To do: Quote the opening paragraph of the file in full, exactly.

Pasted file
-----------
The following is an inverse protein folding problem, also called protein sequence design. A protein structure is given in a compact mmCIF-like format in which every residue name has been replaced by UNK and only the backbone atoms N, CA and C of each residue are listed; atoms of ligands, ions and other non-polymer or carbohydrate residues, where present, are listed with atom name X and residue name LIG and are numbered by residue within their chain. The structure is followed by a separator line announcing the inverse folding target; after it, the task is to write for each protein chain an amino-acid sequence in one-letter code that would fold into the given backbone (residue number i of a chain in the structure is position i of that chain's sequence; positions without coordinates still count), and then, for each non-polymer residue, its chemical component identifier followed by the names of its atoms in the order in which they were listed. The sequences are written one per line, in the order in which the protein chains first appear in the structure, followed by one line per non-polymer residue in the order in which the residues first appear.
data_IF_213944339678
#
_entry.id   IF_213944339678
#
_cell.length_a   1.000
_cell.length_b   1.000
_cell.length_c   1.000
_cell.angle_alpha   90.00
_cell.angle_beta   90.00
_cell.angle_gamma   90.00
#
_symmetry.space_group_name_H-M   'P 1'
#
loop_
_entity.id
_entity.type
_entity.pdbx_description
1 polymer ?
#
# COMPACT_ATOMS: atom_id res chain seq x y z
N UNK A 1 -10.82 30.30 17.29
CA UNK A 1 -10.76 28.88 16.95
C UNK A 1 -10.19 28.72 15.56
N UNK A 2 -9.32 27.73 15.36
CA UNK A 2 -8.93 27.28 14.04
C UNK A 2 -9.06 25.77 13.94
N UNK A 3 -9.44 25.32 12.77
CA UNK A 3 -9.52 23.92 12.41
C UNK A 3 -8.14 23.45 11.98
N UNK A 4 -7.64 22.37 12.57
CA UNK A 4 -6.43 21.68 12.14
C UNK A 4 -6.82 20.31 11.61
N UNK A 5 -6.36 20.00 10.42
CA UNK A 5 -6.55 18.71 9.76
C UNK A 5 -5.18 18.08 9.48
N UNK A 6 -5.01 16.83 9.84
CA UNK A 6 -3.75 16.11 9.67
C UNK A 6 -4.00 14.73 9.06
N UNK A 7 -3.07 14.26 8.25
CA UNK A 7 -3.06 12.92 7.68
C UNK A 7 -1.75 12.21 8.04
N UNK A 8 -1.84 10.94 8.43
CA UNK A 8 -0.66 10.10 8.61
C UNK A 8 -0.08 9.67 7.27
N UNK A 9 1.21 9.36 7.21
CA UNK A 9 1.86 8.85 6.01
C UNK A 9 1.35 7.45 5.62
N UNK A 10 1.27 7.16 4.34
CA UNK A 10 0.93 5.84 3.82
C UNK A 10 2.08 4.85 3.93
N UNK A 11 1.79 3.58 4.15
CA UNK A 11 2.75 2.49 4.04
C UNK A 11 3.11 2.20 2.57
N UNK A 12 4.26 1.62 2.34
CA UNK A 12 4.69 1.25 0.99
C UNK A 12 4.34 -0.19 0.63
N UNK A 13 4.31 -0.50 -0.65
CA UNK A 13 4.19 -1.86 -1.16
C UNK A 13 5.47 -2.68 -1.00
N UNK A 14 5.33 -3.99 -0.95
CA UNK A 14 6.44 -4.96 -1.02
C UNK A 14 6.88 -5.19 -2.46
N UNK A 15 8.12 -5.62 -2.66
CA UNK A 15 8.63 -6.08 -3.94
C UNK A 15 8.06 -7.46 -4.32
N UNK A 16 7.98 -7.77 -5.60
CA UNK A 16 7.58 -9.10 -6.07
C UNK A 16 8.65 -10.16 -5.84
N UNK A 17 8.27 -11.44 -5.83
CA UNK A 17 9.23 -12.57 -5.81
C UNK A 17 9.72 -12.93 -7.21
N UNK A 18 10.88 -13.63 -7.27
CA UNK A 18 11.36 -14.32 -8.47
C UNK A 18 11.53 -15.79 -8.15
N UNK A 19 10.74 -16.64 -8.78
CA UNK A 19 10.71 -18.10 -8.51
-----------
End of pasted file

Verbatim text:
The following is an inverse protein folding problem, also called protein sequence design. A protein structure is given in a compact mmCIF-like format in which every residue name has been replaced by UNK and only the backbone atoms N, CA and C of each residue are listed; atoms of ligands, ions and other non-polymer or carbohydrate residues, where present, are listed with atom name X and residue name LIG and are numbered by residue within their chain. The structure is followed by a separator line announcing the inverse folding target; after it, the task is to write for each protein chain an amino-acid sequence in one-letter code that would fold into the given backbone (residue number i of a chain in the structure is position i of that chain's sequence; positions without coordinates still count), and then, for each non-polymer residue, its chemical component identifier followed by the names of its atoms in the order in which they were listed. The sequences are written one per line, in the order in which the protein chains first appear in the structure, followed by one line per non-polymer residue in the order in which the residues first appear.